November 5, 2018

By Warren Patterson
LO President
Warren PattersonAs a young kid, I remember staring down at the food on my dinner plate, refusing to eat leftovers. My mother would always persist, quoting the old phrase, “Waste not, want not.”

You may be asking, what this has to do with our profession. When it comes to running a successful business, not measuring your waste or lost productivity is like leaving good food on your table.
I recently had the chance to talk to a number of suppliers and depots of bulk mulch and soil. I asked them if they knew what their waste was. Interesting enough, nobody was really tracking this key business metric.

Of all the products we sell at our garden centre, bulk products are my least favourite. I get reminded of this each and every year when we count our inventory. Since we started to carry bulk soils and mulches, we have also tracked our “book to physical” each year. This is simply what the computer says I have in stock versus what I actually have in the yard.

On average, we experience a 25 per cent loss on our bulk soils and mulches. While this may seem to be a staggering amount at first, it’s actually not that hard to see why. When our supplier loads the truck with freshly screened material, the load settles a bit during transport. The load also gets pushed to the back of the truck. Sometimes it gets rained on, a small portion may be spilt, and some gets compacted in the tiny corners of the truck. When our loader drives into the pile, the bucket slightly compresses the material as well. So now, our purchase of 100 yards of bulk product equates to only 75 yards that are sold.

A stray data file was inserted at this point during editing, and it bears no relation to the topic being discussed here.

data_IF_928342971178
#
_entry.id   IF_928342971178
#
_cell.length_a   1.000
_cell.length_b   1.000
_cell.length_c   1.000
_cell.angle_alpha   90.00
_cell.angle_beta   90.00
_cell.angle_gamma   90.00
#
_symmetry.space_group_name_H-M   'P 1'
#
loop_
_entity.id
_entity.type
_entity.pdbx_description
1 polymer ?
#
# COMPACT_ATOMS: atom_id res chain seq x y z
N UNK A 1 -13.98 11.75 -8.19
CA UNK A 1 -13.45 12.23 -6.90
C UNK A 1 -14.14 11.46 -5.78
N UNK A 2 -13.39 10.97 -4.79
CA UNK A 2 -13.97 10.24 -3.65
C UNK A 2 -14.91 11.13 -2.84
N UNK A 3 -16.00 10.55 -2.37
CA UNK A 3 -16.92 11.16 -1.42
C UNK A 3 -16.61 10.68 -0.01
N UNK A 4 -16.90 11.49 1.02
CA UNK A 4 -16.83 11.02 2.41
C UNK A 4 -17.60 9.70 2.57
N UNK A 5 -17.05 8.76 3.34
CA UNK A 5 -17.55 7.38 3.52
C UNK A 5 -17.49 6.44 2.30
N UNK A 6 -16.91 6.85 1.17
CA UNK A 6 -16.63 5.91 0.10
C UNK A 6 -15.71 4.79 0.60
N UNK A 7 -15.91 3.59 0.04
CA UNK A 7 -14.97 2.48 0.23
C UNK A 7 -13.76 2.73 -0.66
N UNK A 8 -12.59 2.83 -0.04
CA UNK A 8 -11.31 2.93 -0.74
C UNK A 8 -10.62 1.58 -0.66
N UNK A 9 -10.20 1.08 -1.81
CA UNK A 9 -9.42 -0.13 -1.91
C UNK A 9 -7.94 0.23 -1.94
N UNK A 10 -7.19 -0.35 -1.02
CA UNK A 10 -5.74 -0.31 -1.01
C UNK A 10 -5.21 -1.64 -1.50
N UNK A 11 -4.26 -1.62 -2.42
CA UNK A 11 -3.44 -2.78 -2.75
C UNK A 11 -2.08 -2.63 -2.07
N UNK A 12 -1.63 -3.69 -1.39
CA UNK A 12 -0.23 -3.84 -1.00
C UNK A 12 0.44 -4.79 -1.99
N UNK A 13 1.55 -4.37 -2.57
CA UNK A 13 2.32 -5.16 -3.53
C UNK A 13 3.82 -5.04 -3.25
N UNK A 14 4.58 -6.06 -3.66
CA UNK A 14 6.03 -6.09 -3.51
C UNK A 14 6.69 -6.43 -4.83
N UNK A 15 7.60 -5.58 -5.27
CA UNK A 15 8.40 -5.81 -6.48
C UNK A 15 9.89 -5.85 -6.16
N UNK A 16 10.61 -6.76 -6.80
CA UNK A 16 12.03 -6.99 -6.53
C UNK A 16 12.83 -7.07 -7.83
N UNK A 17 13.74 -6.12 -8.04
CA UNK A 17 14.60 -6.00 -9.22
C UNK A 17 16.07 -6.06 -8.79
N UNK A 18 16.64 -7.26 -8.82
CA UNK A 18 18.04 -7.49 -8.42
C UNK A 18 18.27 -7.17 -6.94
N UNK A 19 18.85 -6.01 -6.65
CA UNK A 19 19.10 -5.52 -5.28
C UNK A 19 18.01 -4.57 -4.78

However, this waste is not a problem if you know that out of every 100 yards you buy, you will only sell 75 yards. You can price it accordingly to recoup your losses.

Waste comes in many forms. Labour is an easy one. I am a real stickler, and each spring, I make sure my staff are aware of how many steps they take in a day. A large number of people who work in our profession spend a lot of time moving product. How can we move product more efficiently? Every unnecessary step could be considered a waste because it’s time spent on an activity that doesn’t add any more value to the business.

As a business owner/manager, your job is to identify where the waste is in your business. Many large manufacturing businesses have process engineers on staff to identify where waste is and how processes can be made more efficient.

As the season winds down, think about where your waste is and plan for ways to measure, cost and reduce it. Remember, whatever waste is left over must be priced into what you sell. Every dollar of waste saved is an extra dollar in profit. In most business, this can easily add up to tens of thousands of dollars each year.

As I mentioned earlier, I’m a stickler for waste. With three kids in the Patterson household, leftovers are by far my favourite meal to cook. It’s fast, easy and cheap! Waste not, want not!

Warren Patterson may be reached at